OPINION: Victim-blaming rape culture normalizes abuse
Growing up in Bemidji, I remember times as a young teenager walking down by Paul and Babe enjoying the beautiful weather with my friends. You know those perfect sunny days with a cool breeze coming across Lake Bemidji? On more than one occasion, we would get honked at by men driving by. I was 13 years old.
Have you ever heard the term "she wanted it"? Or "boys will be boys"? At 13, did I "want it"? Or was I "asking for it"? No, I was a young girl hanging out with a friend, but these actions are so readily acceptable in our society that those offensive behaviors are seen as okay.
Rape culture is an environment in which rape is prevalent and in which sexual violence is normalized and excused in the media and popular culture. Rape culture is perpetuated through the use of prejudiced language against women, the objectification of women's bodies, and the glamorization of sexual violence, thereby creating a society that disregards women's rights and safety.
Within a rape culture environment, women are taught to avoid rape rather than potential aggressors being taught to not rape; sexual and street harassment are tolerated and considered normal; victim's clothing, lifestyle and other personal choices are scrutinized as causes for experiences of sexual violence; and objectifying concepts, such as the "friend zone," are utilized to devalue women from autonomous human beings to sexual objects. We live in a rape culture.
Rape culture is:
1. Pop music that tells women "you know you want it" because of these "blurred lines" (of consent).
2. A judge who sentenced only 30 days in jail to a 50-year-old man who raped a 14-year-old girl (who later committed suicide), and defended that the girl was "older than her chronological age."
3. Mothers who blame girls for posting sexy selfies and leading their sons into sin, instead of talking with their sons about their responsibility for their own sexual expression.
4. Supporting athletes who are charged with rape and calling their victims career-destroyers.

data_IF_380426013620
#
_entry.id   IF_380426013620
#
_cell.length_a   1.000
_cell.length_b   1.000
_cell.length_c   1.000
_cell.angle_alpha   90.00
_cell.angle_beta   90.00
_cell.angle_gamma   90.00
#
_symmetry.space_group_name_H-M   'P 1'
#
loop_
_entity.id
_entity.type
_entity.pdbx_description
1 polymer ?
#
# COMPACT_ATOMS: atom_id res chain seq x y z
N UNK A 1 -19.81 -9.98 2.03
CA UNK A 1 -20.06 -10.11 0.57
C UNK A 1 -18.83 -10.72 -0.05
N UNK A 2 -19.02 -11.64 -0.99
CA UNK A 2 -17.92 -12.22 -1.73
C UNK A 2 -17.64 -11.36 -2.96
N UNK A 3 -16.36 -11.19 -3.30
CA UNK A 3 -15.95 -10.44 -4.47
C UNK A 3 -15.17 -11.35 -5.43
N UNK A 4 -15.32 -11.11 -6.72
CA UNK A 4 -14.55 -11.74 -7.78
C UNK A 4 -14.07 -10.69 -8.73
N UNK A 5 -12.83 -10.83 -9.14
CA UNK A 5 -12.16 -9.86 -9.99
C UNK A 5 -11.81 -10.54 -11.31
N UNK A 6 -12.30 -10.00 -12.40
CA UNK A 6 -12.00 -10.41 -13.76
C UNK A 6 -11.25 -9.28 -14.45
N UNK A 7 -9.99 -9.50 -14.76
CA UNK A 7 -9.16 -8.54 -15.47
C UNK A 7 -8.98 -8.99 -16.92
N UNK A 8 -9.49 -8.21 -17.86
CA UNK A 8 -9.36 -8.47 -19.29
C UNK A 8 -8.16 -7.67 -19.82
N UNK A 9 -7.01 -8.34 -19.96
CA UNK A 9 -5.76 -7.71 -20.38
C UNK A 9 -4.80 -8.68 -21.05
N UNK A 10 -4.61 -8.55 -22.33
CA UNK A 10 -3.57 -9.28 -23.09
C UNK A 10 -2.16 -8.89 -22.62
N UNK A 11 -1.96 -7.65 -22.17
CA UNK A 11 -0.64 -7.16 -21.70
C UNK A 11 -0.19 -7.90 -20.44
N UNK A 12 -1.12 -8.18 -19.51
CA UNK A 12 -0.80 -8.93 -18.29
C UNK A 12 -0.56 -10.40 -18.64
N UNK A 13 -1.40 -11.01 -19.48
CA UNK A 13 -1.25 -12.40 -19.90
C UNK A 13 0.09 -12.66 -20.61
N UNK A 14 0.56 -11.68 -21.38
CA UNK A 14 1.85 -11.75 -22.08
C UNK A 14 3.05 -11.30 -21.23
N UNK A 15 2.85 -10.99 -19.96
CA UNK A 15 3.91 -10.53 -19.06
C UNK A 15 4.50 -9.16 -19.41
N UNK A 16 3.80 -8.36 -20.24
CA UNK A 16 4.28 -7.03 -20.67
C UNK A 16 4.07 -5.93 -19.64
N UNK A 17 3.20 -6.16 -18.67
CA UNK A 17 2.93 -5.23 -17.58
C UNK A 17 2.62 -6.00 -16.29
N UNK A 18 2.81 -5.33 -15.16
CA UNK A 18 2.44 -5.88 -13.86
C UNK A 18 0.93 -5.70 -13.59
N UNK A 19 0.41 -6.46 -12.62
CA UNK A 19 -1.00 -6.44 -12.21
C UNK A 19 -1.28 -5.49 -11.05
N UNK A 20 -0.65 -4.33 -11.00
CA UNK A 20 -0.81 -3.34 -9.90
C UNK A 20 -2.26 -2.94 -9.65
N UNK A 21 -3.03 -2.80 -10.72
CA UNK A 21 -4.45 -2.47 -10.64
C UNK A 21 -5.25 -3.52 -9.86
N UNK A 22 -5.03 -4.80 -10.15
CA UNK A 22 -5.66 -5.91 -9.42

5. Companies that create decals of a woman bound and gagged in order to "promote their business."
6. People who believe that girls "allow themselves to be raped."
7. Journalists who substitute the word "sex" for "rape" — as if they're the same thing.
8. Politicians distinguishing "legitimate rape" and stating that rape is "something that God intended to happen," among other horrendous claims.
9. Calling college students who have the courage to report their rapes liars.
10. The commonality of street harassment — and how victims are told that they're "overreacting" when they call it out.
11. No means "convince me."
12. Rape jokes — and people who defend them.
13. Reddit threads with titles like, "You just have to make sure she's dead" when linking to the story of a 13-year-old girl in Pakistan being raped and buried alive.
14. Twitter hashtags that support accused rapists and blame victims.
15. Publicly defending celebrities accused of rape just because they're celebrities and ignoring or denouncing what the victim has to say.
16. Assuming that false reporting for sexual assault cases are the norm, when in reality, they're only 2 to 8 percent, which is on par with grand theft auto.
17. Only 3 percent of rapists ever serving a day in jail.
18. Women feeling less safe walking the streets at night than men do.
And the list could go on.
Why is it dangerous?
Victim-blaming attitudes marginalize the victim/survivor and make it harder to come forward and report the abuse. If the survivor knows that you or society blames them for the abuse, they will not feel safe or comfortable coming forward and talking to you.
Victim-blaming attitudes also reinforce what the abuser has been saying all along: That it is the victim's fault this is happening.
It is NOT the victim's fault or responsibility to fix the situation; it is the abuser's choice. By engaging in victim-blaming attitudes, society allows the abuser to perpetrate relationship abuse or sexual assault while avoiding accountability for their actions. No matter where or how sexual assault happens, the victim is never at fault or to blame. Sexual assault is a criminal act for which the perpetrator(s) is/are solely responsible.
Support Within Reach does not support rape culture and will continue to work to change the societal norms. Be a part of the movement and support survivors of sexual violence.